It’s hard to accurately write about the change that has taken place in my mind and heart over the last few years. That’s a lot of life to think about. But I’ll try to touch on pieces here and there, if only to point out a changed perception of myself or of God.
Growing up, I always saw myself in the supporting role. I always wanted to be a pastor’s wife, a soldier’s wife, or a missionary’s wife. I liked the thought of supporting a passionate person (still do!). I wanted a part in an epic tale that made a difference.
I admire the sweetness with which I wanted to be a wife and mom, but I also wonder why I didn’t dream of anything else. Was it because I really didn’t think of it or was it because of the rules? (By default, I’m a rule follower..) Would I have been the little girl that wanted to be the pastor or soldier or missionary if I had thought they were acceptable occupations for a girl?
Now I’m doing what I’ve always dreamed of, everything else is falling into place and I love it, but I’ve started to wonder how much my hopes for the future were influenced by what I felt was appropriate or expected of me. Given more options, I probably still would have only wanted to be a mom when I was little, that is just part of who I am. But marriage isn’t the end of the story and often kids don’t fill all the gaps of who God is calling you to be. You have to search it out and be willing to follow His leading even if it’s outside of what you expected. And you have to let girls know they can do it. And boys for that matter.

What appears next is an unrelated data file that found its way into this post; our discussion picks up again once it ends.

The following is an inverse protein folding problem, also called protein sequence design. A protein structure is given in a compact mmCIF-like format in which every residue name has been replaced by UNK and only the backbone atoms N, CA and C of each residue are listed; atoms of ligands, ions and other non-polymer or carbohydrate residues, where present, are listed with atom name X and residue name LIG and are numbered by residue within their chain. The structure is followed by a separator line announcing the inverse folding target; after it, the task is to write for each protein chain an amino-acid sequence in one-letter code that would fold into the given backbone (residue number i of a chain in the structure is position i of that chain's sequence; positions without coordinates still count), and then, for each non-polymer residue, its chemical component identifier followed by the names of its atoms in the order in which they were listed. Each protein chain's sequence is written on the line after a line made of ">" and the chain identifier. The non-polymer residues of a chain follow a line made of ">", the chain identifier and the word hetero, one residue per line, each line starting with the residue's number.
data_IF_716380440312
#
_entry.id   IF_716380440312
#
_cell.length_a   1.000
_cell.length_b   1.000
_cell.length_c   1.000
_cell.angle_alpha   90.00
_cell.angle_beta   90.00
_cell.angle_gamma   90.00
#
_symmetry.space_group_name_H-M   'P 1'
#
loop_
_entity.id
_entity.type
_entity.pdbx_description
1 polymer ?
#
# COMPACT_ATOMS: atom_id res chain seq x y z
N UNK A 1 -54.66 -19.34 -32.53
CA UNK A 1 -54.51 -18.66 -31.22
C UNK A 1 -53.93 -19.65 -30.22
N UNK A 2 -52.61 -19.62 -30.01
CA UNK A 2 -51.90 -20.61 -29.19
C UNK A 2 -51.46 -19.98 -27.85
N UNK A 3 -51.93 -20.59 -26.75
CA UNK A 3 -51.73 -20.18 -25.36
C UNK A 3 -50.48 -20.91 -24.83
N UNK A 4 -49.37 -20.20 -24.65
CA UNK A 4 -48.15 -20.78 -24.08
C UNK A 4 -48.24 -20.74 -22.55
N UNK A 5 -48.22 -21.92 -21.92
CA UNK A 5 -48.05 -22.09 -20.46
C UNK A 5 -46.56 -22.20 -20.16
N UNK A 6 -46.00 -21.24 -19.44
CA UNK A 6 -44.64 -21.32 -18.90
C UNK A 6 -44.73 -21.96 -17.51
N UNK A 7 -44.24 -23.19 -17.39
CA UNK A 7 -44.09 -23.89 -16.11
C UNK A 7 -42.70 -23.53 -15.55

I’m learning to challenge what I know about what girls/women are ‘allowed’ to do and to find words that speak a little more freedom for the girl who maybe could have wanted to be a pastor. And to eventually encourage my own daughter to be a world-changer in her own world and story. And that’s probably why I’m really on this journey.
I’m completely fine with figuring my own story out along the way -it’s what I wrote. I chose it and I love it – but I want to be sure others (who maybe aren’t happy with the stereotypical opportunities available to them) aren’t boxed in by cultural expectations or left voiceless when God is calling them “further up and further in” to His plan for their life. I want them to know they can do it and they should go. Because following Him is what really matters most.
I want to tell about a God who gives freedom.
It’s an experience.
This abstract little piece in my history of thought seemed important to my story of moving towards feminism. Sort of an introduction to how limited my view of how God might possibly use me was, and how He is starting to make very clear that He is much much bigger than I think.
What did you want to be when you were little?
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